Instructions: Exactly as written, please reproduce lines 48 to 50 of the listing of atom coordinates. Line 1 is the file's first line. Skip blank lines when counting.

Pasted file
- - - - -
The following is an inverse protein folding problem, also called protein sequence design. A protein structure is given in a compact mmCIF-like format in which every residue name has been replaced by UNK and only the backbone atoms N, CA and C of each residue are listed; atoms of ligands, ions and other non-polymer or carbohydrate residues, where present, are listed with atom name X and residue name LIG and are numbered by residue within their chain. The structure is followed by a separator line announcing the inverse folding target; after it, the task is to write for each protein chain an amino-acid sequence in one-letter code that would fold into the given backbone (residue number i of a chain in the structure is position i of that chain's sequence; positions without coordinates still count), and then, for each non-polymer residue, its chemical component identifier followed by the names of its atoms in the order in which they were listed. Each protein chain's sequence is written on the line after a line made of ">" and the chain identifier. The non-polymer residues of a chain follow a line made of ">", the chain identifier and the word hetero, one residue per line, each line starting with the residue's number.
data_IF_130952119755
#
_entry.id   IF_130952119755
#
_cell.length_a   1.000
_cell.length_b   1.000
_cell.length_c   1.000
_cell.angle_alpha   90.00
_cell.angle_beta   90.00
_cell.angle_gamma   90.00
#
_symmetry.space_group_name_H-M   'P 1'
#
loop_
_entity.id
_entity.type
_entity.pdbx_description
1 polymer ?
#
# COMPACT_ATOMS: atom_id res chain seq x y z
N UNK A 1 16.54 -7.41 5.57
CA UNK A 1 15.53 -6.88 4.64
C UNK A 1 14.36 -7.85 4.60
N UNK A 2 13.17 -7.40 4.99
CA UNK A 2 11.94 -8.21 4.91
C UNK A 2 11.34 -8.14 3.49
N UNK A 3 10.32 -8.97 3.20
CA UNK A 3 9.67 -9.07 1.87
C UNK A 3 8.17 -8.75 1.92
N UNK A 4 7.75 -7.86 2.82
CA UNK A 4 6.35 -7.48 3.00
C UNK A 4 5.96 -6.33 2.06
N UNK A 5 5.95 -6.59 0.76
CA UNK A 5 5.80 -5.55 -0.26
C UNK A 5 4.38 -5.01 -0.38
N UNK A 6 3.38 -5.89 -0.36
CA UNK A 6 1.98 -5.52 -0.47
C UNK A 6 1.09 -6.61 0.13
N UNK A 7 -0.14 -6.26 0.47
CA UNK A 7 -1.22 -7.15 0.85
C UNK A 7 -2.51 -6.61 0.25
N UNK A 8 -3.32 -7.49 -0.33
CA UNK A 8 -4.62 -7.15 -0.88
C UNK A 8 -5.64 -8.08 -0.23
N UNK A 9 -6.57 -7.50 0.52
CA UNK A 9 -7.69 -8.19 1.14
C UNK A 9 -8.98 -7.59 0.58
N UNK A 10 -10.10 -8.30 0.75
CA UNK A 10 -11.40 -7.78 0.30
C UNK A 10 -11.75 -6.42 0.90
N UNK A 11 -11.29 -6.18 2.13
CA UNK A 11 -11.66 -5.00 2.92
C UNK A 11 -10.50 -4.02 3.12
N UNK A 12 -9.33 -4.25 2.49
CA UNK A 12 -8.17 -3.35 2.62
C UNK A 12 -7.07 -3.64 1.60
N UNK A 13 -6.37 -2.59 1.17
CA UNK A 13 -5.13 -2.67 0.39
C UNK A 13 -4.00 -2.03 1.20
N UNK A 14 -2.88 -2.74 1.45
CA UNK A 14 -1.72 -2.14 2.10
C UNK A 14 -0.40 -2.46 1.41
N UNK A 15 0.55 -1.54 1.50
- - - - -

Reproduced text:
C UNK A 9 -8.98 -7.59 0.58
N UNK A 10 -10.10 -8.30 0.75
CA UNK A 10 -11.40 -7.78 0.30